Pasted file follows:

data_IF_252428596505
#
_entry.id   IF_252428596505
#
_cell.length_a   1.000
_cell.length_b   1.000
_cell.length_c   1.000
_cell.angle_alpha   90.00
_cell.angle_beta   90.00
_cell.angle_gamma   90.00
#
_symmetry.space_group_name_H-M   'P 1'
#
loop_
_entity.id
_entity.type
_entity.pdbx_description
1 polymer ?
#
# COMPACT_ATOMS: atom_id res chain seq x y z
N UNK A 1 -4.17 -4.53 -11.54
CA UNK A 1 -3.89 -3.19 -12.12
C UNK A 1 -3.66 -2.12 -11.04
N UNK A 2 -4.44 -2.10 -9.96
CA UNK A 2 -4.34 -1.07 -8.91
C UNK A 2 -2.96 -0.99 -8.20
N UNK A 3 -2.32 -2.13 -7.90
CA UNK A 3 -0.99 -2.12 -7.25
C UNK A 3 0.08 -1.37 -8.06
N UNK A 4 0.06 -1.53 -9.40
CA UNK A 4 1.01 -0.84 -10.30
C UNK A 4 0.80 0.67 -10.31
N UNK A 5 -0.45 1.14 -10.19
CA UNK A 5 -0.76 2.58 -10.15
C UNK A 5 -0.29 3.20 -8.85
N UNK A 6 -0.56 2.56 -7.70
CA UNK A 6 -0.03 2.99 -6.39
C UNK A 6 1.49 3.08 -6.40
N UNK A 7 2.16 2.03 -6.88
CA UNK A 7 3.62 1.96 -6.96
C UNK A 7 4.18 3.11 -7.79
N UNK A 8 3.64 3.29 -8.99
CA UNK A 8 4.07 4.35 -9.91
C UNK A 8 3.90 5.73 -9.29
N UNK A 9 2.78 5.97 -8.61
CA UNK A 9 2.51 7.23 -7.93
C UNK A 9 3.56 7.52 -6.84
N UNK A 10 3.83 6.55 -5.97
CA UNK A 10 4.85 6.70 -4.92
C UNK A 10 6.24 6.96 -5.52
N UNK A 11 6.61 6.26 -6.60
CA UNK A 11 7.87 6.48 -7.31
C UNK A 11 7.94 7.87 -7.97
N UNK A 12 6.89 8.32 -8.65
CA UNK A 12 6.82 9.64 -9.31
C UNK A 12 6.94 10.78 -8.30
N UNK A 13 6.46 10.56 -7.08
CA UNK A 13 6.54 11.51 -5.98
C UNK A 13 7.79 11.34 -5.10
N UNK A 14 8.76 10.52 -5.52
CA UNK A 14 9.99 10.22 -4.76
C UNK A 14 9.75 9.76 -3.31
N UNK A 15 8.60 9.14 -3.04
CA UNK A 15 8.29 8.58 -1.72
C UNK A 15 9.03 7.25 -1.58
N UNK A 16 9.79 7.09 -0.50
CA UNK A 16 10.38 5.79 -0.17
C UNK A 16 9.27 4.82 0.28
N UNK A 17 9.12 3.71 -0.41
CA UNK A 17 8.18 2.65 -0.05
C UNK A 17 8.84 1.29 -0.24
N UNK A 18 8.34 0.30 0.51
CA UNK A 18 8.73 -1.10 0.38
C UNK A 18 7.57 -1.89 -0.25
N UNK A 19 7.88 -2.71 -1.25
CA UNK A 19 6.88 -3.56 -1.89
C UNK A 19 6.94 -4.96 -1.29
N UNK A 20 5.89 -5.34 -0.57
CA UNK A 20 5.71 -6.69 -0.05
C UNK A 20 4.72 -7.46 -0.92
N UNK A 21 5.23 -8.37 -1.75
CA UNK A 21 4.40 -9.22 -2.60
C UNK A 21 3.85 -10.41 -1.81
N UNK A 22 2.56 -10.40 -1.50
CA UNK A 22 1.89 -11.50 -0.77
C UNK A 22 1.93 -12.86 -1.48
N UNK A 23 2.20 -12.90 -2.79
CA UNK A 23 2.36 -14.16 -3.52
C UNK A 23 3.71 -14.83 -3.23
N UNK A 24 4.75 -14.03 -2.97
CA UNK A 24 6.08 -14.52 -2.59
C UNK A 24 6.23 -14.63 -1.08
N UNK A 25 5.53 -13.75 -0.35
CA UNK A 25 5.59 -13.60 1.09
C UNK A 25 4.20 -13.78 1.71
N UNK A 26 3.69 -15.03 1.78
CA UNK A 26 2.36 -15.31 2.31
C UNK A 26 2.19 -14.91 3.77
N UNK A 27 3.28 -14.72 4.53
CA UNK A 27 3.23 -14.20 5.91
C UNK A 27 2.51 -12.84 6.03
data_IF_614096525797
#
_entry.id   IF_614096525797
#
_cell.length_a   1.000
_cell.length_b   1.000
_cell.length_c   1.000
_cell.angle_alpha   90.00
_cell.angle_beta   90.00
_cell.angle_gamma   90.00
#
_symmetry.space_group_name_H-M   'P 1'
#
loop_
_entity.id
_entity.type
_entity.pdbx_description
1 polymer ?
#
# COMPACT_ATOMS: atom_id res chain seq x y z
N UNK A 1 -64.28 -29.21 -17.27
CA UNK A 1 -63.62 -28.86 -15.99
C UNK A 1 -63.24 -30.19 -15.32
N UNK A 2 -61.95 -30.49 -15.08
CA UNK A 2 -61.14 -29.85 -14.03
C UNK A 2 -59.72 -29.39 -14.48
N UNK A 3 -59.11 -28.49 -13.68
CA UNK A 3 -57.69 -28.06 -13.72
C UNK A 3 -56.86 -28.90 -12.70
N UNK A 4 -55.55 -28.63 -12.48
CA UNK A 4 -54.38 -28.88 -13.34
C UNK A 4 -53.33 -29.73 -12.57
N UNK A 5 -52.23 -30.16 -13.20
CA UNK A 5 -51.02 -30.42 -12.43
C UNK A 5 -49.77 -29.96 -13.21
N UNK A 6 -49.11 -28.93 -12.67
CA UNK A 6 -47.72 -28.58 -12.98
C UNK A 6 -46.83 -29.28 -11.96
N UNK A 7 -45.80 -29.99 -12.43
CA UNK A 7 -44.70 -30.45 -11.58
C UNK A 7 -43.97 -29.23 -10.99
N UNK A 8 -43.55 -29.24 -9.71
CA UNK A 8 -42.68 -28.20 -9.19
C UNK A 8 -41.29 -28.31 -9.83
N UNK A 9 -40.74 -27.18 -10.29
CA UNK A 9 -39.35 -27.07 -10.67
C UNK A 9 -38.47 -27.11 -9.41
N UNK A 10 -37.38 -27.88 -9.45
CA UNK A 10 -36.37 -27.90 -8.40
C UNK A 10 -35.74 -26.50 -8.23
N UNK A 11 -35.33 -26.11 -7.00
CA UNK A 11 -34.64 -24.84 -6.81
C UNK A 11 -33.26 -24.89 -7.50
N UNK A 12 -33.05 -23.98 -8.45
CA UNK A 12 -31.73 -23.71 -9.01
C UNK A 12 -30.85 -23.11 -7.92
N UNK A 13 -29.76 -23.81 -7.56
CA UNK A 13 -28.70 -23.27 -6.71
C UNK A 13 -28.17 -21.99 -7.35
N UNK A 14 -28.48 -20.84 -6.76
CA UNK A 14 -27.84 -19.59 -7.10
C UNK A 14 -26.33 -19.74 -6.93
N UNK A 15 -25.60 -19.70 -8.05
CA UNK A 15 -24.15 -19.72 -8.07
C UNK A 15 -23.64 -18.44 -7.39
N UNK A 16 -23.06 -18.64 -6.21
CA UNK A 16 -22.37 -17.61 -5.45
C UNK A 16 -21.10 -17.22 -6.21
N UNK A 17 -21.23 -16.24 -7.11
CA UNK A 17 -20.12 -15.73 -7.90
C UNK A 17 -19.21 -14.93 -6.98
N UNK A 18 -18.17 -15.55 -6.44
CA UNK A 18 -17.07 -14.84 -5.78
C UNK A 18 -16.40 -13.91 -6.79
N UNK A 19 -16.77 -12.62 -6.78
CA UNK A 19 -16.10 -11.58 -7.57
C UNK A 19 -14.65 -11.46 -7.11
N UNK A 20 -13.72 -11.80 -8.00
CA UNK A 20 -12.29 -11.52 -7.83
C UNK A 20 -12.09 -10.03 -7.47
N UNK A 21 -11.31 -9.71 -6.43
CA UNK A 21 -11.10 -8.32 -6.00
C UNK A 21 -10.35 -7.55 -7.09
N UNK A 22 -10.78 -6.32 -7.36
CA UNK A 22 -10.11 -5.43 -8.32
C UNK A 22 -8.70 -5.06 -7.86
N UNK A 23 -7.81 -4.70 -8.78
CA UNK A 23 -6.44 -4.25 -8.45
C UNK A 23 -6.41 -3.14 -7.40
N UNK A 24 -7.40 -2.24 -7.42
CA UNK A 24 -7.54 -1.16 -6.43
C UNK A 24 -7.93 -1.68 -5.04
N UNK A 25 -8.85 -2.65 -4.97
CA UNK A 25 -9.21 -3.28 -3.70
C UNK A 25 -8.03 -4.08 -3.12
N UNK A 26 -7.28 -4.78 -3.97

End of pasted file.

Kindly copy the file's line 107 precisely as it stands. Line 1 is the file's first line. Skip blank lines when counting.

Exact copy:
_cell.length_b   1.000